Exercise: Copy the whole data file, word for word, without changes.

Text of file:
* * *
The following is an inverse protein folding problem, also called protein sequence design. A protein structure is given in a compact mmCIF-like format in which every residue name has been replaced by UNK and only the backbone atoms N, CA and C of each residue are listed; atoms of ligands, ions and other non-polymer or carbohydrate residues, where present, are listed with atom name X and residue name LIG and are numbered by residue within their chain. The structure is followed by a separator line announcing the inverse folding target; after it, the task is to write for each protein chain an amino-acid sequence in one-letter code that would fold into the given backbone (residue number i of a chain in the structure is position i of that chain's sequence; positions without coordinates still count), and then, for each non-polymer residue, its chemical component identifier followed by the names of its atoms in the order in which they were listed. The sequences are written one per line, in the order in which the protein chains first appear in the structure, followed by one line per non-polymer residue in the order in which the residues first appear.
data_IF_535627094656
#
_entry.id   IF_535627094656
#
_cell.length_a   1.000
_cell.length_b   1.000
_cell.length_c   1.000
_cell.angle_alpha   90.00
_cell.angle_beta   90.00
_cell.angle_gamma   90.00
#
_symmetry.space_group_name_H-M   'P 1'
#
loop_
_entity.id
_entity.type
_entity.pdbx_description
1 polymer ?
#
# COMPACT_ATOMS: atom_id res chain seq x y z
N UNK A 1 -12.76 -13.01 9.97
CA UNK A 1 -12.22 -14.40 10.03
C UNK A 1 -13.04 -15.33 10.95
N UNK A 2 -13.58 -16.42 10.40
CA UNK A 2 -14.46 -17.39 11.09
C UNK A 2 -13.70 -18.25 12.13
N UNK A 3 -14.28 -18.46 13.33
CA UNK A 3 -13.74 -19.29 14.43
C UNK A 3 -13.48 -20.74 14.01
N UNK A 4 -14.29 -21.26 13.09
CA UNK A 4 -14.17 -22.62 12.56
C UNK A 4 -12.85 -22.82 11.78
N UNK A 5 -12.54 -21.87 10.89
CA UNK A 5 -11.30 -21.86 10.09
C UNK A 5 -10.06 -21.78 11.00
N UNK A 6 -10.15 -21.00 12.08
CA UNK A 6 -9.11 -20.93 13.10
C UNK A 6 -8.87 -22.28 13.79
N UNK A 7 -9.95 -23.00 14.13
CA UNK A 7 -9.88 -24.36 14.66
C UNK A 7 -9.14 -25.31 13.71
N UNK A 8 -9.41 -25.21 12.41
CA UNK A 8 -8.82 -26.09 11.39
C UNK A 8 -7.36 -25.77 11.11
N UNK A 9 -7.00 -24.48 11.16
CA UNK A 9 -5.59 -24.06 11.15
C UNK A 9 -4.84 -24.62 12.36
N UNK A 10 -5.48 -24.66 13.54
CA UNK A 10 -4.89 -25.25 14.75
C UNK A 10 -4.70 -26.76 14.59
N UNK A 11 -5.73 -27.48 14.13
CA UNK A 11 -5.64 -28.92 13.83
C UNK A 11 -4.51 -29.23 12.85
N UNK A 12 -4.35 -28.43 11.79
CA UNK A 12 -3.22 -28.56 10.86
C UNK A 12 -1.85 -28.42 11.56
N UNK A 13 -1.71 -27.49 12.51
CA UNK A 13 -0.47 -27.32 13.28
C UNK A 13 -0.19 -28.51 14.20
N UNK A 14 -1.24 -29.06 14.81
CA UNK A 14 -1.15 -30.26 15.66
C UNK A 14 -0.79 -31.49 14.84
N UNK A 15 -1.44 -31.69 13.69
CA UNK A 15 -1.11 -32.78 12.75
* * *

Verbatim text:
The following is an inverse protein folding problem, also called protein sequence design. A protein structure is given in a compact mmCIF-like format in which every residue name has been replaced by UNK and only the backbone atoms N, CA and C of each residue are listed; atoms of ligands, ions and other non-polymer or carbohydrate residues, where present, are listed with atom name X and residue name LIG and are numbered by residue within their chain. The structure is followed by a separator line announcing the inverse folding target; after it, the task is to write for each protein chain an amino-acid sequence in one-letter code that would fold into the given backbone (residue number i of a chain in the structure is position i of that chain's sequence; positions without coordinates still count), and then, for each non-polymer residue, its chemical component identifier followed by the names of its atoms in the order in which they were listed. The sequences are written one per line, in the order in which the protein chains first appear in the structure, followed by one line per non-polymer residue in the order in which the residues first appear.
data_IF_535627094656
#
_entry.id   IF_535627094656
#
_cell.length_a   1.000
_cell.length_b   1.000
_cell.length_c   1.000
_cell.angle_alpha   90.00
_cell.angle_beta   90.00
_cell.angle_gamma   90.00
#
_symmetry.space_group_name_H-M   'P 1'
#
loop_
_entity.id
_entity.type
_entity.pdbx_description
1 polymer ?
#
# COMPACT_ATOMS: atom_id res chain seq x y z
N UNK A 1 -12.76 -13.01 9.97
CA UNK A 1 -12.22 -14.40 10.03
C UNK A 1 -13.04 -15.33 10.95
N UNK A 2 -13.58 -16.42 10.40
CA UNK A 2 -14.46 -17.39 11.09
C UNK A 2 -13.70 -18.25 12.13
N UNK A 3 -14.28 -18.46 13.33
CA UNK A 3 -13.74 -19.29 14.43
C UNK A 3 -13.48 -20.74 14.01
N UNK A 4 -14.29 -21.26 13.09
CA UNK A 4 -14.17 -22.62 12.56
C UNK A 4 -12.85 -22.82 11.78
N UNK A 5 -12.54 -21.87 10.89
CA UNK A 5 -11.30 -21.86 10.09
C UNK A 5 -10.06 -21.78 11.00
N UNK A 6 -10.15 -21.00 12.08
CA UNK A 6 -9.11 -20.93 13.10
C UNK A 6 -8.87 -22.28 13.79
N UNK A 7 -9.95 -23.00 14.13
CA UNK A 7 -9.88 -24.36 14.66
C UNK A 7 -9.14 -25.31 13.71
N UNK A 8 -9.41 -25.21 12.41
CA UNK A 8 -8.82 -26.09 11.39
C UNK A 8 -7.36 -25.77 11.11
N UNK A 9 -7.00 -24.48 11.16
CA UNK A 9 -5.59 -24.06 11.15
C UNK A 9 -4.84 -24.62 12.36
N UNK A 10 -5.48 -24.66 13.54
CA UNK A 10 -4.89 -25.25 14.75
C UNK A 10 -4.70 -26.76 14.59
N UNK A 11 -5.73 -27.48 14.13
CA UNK A 11 -5.64 -28.92 13.83
C UNK A 11 -4.51 -29.23 12.85
N UNK A 12 -4.35 -28.43 11.79
CA UNK A 12 -3.22 -28.56 10.86
C UNK A 12 -1.85 -28.42 11.56
N UNK A 13 -1.71 -27.49 12.51
CA UNK A 13 -0.47 -27.32 13.28
C UNK A 13 -0.19 -28.51 14.20
N UNK A 14 -1.24 -29.06 14.81
CA UNK A 14 -1.15 -30.26 15.66
C UNK A 14 -0.79 -31.49 14.84
N UNK A 15 -1.44 -31.69 13.69
CA UNK A 15 -1.11 -32.78 12.75